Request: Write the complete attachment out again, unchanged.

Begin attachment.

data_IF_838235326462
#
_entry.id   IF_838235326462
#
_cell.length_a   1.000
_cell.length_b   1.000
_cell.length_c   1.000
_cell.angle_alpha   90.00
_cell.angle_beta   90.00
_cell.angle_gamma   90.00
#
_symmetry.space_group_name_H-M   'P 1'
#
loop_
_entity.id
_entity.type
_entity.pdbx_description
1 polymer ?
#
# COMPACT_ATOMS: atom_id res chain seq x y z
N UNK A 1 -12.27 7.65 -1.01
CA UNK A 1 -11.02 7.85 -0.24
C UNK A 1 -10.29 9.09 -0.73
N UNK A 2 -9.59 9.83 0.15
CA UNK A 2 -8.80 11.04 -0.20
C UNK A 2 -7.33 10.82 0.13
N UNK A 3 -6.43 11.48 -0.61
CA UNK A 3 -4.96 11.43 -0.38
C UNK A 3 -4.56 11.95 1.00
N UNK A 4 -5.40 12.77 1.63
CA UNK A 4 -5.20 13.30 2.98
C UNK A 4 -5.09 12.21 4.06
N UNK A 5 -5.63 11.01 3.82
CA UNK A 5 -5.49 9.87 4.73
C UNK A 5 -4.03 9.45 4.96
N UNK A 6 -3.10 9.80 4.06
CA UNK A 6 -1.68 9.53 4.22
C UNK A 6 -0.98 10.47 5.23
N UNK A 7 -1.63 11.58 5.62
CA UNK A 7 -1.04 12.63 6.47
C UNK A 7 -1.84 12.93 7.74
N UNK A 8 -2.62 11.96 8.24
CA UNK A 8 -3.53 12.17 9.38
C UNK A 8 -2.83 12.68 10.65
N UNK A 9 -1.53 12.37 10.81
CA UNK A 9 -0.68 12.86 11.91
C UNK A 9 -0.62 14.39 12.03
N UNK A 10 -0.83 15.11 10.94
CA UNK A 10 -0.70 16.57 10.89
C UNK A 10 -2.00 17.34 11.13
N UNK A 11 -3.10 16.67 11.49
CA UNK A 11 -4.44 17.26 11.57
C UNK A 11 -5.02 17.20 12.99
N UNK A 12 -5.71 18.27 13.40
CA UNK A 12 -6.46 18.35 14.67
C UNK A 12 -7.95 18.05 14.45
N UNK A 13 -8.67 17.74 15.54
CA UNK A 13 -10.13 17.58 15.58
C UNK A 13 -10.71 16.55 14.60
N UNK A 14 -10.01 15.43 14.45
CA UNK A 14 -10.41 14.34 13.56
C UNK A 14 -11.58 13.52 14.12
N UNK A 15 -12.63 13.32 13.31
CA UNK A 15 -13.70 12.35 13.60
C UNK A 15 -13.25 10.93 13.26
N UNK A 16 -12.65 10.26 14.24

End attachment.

data_IF_838235326462
#
_entry.id   IF_838235326462
#
_cell.length_a   1.000
_cell.length_b   1.000
_cell.length_c   1.000
_cell.angle_alpha   90.00
_cell.angle_beta   90.00
_cell.angle_gamma   90.00
#
_symmetry.space_group_name_H-M   'P 1'
#
loop_
_entity.id
_entity.type
_entity.pdbx_description
1 polymer ?
#
# COMPACT_ATOMS: atom_id res chain seq x y z
N UNK A 1 -12.27 7.65 -1.01
CA UNK A 1 -11.02 7.85 -0.24
C UNK A 1 -10.29 9.09 -0.73
N UNK A 2 -9.59 9.83 0.15
CA UNK A 2 -8.80 11.04 -0.20
C UNK A 2 -7.33 10.82 0.13
N UNK A 3 -6.43 11.48 -0.61
CA UNK A 3 -4.96 11.43 -0.38
C UNK A 3 -4.56 11.95 1.00
N UNK A 4 -5.40 12.77 1.63
CA UNK A 4 -5.20 13.30 2.98
C UNK A 4 -5.09 12.21 4.06
N UNK A 5 -5.63 11.01 3.82
CA UNK A 5 -5.49 9.87 4.73
C UNK A 5 -4.03 9.45 4.96
N UNK A 6 -3.10 9.80 4.06
CA UNK A 6 -1.68 9.53 4.22
C UNK A 6 -0.98 10.47 5.23
N UNK A 7 -1.63 11.58 5.62
CA UNK A 7 -1.04 12.63 6.47
C UNK A 7 -1.84 12.93 7.74
N UNK A 8 -2.62 11.96 8.24
CA UNK A 8 -3.53 12.17 9.38
C UNK A 8 -2.83 12.68 10.65
N UNK A 9 -1.53 12.37 10.81
CA UNK A 9 -0.68 12.86 11.91
C UNK A 9 -0.62 14.39 12.03
N UNK A 10 -0.83 15.11 10.94
CA UNK A 10 -0.70 16.57 10.89
C UNK A 10 -2.00 17.34 11.13
N UNK A 11 -3.10 16.67 11.49
CA UNK A 11 -4.44 17.26 11.57
C UNK A 11 -5.02 17.20 12.99
N UNK A 12 -5.71 18.27 13.40
CA UNK A 12 -6.46 18.35 14.67
C UNK A 12 -7.95 18.05 14.45
N UNK A 13 -8.67 17.74 15.54
CA UNK A 13 -10.13 17.58 15.58
C UNK A 13 -10.71 16.55 14.60
N UNK A 14 -10.01 15.43 14.45
CA UNK A 14 -10.41 14.34 13.56
C UNK A 14 -11.58 13.52 14.12
N UNK A 15 -12.63 13.32 13.31
CA UNK A 15 -13.70 12.35 13.60
C UNK A 15 -13.25 10.93 13.26
N UNK A 16 -12.65 10.26 14.24